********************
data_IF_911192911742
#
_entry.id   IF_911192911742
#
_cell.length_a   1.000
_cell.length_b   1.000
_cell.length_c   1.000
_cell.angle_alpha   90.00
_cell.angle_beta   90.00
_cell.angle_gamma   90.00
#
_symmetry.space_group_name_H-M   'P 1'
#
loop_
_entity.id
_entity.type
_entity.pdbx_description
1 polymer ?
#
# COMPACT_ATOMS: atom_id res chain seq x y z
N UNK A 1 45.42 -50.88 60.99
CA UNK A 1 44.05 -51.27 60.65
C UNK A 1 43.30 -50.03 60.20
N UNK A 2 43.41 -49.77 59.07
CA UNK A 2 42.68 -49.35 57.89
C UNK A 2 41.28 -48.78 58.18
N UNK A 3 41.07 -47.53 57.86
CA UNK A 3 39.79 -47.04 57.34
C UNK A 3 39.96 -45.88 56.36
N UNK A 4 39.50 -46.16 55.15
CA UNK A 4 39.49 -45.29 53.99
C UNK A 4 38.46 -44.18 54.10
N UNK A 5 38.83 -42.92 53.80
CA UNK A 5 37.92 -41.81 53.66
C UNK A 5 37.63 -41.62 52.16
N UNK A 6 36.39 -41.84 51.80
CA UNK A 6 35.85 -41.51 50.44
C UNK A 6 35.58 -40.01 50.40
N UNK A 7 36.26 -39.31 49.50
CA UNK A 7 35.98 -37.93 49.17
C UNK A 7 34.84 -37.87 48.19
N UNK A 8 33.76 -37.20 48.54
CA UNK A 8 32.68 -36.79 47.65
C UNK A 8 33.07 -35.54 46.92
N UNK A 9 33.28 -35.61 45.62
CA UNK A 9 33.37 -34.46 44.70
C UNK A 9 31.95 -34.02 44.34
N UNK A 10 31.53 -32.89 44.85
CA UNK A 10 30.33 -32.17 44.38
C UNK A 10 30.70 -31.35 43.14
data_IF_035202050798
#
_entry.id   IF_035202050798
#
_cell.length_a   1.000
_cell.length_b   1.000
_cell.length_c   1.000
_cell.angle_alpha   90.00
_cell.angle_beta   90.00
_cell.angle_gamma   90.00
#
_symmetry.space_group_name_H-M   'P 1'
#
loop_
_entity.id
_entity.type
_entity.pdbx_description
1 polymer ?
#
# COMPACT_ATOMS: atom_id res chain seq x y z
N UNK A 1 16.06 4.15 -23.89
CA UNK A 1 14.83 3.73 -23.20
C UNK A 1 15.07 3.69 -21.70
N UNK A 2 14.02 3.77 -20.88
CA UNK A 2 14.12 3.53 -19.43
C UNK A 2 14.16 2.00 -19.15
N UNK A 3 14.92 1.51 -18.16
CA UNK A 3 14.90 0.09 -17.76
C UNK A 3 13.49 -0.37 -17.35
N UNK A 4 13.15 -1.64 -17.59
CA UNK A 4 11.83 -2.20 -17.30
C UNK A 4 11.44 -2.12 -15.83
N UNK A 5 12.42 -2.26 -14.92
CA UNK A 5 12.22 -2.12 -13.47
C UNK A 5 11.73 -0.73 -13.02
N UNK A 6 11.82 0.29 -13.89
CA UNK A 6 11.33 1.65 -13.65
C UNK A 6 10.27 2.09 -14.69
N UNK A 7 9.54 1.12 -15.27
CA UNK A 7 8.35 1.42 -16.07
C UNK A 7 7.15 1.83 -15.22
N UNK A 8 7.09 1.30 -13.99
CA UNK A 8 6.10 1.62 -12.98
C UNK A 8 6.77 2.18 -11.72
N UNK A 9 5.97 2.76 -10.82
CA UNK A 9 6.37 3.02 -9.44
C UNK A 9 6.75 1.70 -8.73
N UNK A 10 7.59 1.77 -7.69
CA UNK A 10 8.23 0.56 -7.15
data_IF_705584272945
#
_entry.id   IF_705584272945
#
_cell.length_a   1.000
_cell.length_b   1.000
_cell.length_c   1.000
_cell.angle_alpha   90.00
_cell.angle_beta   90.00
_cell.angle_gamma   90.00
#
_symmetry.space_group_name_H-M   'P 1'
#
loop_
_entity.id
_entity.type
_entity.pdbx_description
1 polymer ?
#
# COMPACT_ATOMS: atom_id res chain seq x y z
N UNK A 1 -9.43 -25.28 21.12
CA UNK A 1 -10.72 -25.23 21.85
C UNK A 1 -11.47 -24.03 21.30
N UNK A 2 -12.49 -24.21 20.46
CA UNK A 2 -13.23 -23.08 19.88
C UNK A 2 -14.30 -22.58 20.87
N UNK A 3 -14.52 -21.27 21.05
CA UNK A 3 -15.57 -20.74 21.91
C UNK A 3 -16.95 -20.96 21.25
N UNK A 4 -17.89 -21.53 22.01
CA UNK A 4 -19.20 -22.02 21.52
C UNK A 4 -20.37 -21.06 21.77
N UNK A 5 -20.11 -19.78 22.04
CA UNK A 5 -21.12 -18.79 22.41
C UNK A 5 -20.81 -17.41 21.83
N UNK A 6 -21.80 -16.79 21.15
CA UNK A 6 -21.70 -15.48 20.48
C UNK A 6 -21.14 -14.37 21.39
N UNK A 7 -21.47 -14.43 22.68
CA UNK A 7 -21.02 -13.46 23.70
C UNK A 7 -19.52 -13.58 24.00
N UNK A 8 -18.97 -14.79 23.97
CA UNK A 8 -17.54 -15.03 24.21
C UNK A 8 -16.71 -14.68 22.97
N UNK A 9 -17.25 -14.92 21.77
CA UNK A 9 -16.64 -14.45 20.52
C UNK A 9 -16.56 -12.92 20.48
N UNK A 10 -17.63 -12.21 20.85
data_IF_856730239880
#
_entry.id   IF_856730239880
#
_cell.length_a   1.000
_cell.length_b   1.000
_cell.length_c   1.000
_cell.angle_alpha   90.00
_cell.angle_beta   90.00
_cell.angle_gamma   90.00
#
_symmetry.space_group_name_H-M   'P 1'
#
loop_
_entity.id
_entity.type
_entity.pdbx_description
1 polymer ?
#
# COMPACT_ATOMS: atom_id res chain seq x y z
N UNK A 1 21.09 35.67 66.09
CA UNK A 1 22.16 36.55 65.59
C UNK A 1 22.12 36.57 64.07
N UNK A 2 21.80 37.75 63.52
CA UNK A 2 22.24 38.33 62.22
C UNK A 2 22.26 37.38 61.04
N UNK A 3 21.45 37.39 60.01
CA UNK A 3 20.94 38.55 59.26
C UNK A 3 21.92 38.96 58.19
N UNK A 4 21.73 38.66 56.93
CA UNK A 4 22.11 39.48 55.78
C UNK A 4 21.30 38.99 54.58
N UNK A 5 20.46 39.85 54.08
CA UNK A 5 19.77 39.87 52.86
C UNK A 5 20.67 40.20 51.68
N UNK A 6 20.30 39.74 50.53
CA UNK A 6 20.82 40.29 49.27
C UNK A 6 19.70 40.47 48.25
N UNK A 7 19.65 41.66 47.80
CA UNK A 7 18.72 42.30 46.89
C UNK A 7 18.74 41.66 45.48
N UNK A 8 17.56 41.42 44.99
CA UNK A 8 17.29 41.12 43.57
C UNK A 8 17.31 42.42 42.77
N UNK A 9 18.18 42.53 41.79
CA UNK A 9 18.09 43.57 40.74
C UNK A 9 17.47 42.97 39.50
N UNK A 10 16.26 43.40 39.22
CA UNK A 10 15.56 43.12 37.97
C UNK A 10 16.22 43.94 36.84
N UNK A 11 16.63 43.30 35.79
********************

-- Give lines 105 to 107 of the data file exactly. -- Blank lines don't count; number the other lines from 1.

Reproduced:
_cell.length_b   1.000
_cell.length_c   1.000
_cell.angle_alpha   90.00